The number of US troops in Iraq has reached its highest ever level - nearly 162,000 - US officials have said.
The troop level is expected to return to normal within a few weeks
But the peak is due to the regular replacement of units and does not represent an additional troop build-up, a US Defence Department spokesman said.
President George W Bush announced in January a surge of 30,000 extra troops, mainly in and around the Iraqi capital, Baghdad, as part of a security drive.
Correspondents say the Pentagon is playing down this particular peak.
The previous highest level came in January 2005, when 161,000 US troops were deployed ahead of Iraq's first national elections since Saddam Hussein was overthrown.
Pentagon spokesman Bryan Whitman said the main reason for the temporary rise in troop numbers was that the US Army's 2nd Stryker Cavalry Regiment had arrived to replace the 2nd Infantry Division's 3rd Stryker Brigade.
Military units typically overlap their tours so the outgoing unit can help its successor acclimatise.
"There is no change to the level of effort and the combat power that we are projecting into Iraq," Mr Whitman told the Los Angeles Times newspaper.
Since the arrival in June of the last additional US forces deployed to Iraq as part of the surge, the number of troops has remained steady at about 157,000.
The level will probably return to normal within a few weeks and then rise again as other brigades are rotated, Mr Whitman said.
The BBC's Nick Childs says that although the Pentagon is playing down the peak, the number of US troops in Iraq has always been hugely controversial.
Early on, critics said the insurgency had taken hold because there were too few troops.
US casualties have increased political pressure on the military
But just when President Bush decided to send more, the political pressure in Washington shifted to become predominantly for withdrawal, or at least for cuts.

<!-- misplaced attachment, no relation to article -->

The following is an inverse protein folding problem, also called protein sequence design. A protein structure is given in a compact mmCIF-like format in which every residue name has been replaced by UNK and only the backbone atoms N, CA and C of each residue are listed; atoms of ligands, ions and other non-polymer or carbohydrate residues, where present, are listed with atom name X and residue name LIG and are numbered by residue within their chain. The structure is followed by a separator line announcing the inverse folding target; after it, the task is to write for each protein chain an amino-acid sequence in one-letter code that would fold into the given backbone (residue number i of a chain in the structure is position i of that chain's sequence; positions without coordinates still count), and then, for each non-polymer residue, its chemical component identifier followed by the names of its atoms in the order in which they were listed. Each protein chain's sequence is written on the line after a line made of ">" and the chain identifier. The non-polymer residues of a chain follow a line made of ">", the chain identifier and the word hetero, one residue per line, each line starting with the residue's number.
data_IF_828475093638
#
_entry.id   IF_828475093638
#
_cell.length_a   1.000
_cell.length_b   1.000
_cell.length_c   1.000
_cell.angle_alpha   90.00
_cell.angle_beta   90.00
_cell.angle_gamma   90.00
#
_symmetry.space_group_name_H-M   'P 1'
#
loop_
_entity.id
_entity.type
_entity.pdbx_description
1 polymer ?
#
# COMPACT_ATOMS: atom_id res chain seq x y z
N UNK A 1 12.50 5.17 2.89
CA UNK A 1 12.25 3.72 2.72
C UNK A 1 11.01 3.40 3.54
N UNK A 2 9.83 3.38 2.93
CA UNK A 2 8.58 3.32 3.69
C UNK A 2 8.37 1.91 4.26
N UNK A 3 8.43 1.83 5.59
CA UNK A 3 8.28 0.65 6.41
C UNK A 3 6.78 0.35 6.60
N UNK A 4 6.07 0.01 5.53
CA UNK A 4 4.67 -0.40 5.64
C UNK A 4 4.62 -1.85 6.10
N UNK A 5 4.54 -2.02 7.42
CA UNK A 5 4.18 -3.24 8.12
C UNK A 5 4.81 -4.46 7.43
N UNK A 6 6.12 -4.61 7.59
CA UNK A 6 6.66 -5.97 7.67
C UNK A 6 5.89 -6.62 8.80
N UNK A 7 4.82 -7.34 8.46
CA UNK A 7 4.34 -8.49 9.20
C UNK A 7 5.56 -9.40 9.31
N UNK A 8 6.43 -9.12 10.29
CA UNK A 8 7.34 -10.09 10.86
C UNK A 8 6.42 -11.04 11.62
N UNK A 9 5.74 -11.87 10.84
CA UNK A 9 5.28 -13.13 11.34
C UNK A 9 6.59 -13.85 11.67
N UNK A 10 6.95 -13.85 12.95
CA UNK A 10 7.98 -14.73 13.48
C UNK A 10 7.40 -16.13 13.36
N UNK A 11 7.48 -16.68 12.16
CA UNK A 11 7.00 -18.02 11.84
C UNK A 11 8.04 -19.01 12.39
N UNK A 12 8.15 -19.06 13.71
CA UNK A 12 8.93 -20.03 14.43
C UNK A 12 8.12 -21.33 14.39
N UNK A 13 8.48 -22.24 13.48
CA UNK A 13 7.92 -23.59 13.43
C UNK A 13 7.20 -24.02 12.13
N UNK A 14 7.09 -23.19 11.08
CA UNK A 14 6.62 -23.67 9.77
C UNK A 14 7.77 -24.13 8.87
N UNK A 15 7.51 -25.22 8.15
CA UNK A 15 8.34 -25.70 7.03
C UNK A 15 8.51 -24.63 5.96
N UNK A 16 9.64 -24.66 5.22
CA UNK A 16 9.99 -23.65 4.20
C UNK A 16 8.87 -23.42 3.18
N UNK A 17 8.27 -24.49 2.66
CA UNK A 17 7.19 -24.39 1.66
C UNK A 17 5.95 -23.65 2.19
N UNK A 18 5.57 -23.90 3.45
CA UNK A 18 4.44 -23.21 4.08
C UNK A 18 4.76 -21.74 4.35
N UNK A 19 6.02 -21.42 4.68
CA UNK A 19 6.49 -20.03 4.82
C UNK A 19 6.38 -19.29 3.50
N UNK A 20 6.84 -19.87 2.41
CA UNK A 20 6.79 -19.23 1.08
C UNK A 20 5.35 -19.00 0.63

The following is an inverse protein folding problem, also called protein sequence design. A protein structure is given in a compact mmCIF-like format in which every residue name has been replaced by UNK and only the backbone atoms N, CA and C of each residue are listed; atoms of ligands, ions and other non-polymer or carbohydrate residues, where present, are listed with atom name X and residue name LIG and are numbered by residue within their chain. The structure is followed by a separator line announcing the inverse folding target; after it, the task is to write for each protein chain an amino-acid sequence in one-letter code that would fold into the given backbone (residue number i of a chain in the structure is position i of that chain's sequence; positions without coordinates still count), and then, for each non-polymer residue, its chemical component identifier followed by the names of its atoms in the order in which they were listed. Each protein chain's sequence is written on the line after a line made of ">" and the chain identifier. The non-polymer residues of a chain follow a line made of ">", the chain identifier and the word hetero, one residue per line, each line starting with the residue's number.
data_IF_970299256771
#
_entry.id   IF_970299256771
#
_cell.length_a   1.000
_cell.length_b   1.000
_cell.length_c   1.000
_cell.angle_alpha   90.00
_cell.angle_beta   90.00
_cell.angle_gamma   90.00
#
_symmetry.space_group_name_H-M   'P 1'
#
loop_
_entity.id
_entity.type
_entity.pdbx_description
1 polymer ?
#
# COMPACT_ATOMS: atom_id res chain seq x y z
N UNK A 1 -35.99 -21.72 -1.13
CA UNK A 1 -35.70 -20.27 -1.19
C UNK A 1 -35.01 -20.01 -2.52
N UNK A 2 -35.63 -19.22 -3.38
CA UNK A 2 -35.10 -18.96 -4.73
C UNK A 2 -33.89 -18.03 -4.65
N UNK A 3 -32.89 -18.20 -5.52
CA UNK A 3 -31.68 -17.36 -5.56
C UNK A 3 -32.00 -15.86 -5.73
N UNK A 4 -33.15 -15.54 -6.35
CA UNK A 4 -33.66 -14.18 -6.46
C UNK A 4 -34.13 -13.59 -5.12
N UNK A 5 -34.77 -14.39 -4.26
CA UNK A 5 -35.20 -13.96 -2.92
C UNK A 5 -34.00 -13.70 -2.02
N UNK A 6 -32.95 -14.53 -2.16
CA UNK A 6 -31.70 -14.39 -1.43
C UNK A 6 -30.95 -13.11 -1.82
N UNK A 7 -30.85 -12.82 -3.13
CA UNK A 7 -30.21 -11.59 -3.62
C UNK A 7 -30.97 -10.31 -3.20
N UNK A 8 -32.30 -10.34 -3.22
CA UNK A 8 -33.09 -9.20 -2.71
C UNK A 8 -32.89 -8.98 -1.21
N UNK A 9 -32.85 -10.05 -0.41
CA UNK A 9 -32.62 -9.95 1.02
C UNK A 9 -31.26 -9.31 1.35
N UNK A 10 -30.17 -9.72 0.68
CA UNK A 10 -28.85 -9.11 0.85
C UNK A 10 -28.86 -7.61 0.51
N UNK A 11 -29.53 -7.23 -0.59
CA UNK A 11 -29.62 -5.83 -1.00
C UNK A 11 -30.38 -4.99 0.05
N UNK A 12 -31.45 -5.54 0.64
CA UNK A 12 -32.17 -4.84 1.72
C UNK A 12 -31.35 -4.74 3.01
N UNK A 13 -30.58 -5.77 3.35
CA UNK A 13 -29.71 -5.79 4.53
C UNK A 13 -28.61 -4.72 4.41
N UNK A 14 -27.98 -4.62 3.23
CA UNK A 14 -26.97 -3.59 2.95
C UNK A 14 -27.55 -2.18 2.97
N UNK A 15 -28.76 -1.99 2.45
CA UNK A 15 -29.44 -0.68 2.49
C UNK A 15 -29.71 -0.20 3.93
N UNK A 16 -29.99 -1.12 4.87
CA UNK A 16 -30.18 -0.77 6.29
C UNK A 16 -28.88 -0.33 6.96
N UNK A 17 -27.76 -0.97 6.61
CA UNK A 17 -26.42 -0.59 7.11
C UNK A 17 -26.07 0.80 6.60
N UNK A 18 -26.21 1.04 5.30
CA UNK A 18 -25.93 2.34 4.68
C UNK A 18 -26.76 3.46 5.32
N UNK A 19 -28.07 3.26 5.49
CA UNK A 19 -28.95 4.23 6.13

Many argue that, even now, the US has deployed far fewer troops than traditional doctrine suggests are needed to fight an insurgency in a country the size of Iraq.
The generals in charge insist that it is not just about numbers, but about a change in tactics as well and that the key battle front right now is the political one.
The US force in Iraq now is more than one-and-a-half times the size of the entire British army and it is straining the US military almost to breaking point, our correspondent says.
However, the force pales in comparison with the one the US had in Vietnam during the war - more than 500,000 troops in all - although that was a very different time and different circumstances, he adds.
The news of the peak comes a day after officials said five US soldiers had been killed in Iraq since Saturday, bringing the total killed since March 2003 to 3,680.
Three of the soldiers were killed by roadside bombs, which the second-highest US commander in Iraq has said are increasingly being supplied by Iran.
Lt Gen Raymond Odierno told the New York Times that "explosively formed penetrators" were used to carry out 99 attacks in July, accounting for a third of US combat deaths.
Gen Odierno said Iran was supplying increased numbers of the devices to Shia militants to step up pressure on the US ahead of a report by his superior to Congress in September.
"Over the last three to four months, it has picked up in terms of equipment, training and dollars," he said.